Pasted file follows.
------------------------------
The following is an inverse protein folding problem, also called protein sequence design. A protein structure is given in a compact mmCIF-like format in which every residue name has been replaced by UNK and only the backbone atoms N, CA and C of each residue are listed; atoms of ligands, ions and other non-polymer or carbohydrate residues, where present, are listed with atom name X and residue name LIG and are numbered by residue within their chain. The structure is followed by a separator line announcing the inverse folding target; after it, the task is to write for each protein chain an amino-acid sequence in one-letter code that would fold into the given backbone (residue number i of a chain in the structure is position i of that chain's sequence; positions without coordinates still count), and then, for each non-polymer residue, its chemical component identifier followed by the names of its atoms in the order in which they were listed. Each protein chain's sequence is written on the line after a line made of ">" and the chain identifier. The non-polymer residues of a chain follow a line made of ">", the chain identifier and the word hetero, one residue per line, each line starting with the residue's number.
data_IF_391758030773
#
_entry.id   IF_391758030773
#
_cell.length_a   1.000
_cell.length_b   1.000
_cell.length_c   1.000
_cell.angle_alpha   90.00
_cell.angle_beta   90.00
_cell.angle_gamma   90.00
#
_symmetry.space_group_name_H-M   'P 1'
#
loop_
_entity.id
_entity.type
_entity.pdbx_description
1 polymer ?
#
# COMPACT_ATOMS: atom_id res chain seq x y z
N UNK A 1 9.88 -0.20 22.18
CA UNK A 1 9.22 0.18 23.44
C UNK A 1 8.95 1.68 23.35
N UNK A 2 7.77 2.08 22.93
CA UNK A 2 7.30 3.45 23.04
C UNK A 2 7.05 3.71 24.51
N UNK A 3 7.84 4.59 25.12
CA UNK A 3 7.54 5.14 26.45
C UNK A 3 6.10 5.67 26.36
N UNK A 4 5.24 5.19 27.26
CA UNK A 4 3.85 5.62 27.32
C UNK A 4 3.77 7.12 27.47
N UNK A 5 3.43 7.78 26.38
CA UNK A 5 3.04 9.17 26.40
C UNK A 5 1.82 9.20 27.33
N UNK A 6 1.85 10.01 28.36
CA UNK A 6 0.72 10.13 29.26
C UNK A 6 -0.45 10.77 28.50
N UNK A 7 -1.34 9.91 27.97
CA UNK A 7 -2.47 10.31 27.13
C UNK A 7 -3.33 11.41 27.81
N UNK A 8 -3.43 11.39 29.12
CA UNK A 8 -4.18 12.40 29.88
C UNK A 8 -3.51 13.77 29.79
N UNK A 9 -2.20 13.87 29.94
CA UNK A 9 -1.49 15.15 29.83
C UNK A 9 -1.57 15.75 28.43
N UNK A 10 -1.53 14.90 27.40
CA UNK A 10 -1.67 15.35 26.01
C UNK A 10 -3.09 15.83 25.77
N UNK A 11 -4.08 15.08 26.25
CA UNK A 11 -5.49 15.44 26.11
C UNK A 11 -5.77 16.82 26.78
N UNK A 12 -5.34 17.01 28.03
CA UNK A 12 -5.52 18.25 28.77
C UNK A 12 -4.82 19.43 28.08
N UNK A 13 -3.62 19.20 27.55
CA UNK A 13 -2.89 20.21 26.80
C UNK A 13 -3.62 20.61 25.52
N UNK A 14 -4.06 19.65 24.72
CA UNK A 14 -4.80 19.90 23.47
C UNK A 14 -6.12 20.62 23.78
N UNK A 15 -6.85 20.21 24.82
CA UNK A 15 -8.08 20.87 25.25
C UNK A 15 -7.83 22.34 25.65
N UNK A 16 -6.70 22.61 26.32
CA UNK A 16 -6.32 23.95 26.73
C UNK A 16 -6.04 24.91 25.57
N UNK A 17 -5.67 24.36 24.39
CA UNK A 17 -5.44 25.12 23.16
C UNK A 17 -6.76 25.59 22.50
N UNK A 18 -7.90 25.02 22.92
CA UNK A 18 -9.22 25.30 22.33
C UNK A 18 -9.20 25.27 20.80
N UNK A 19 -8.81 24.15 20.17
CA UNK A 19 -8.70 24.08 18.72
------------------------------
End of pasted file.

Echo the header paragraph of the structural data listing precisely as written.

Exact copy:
The following is an inverse protein folding problem, also called protein sequence design. A protein structure is given in a compact mmCIF-like format in which every residue name has been replaced by UNK and only the backbone atoms N, CA and C of each residue are listed; atoms of ligands, ions and other non-polymer or carbohydrate residues, where present, are listed with atom name X and residue name LIG and are numbered by residue within their chain. The structure is followed by a separator line announcing the inverse folding target; after it, the task is to write for each protein chain an amino-acid sequence in one-letter code that would fold into the given backbone (residue number i of a chain in the structure is position i of that chain's sequence; positions without coordinates still count), and then, for each non-polymer residue, its chemical component identifier followed by the names of its atoms in the order in which they were listed. Each protein chain's sequence is written on the line after a line made of ">" and the chain identifier. The non-polymer residues of a chain follow a line made of ">", the chain identifier and the word hetero, one residue per line, each line starting with the residue's number.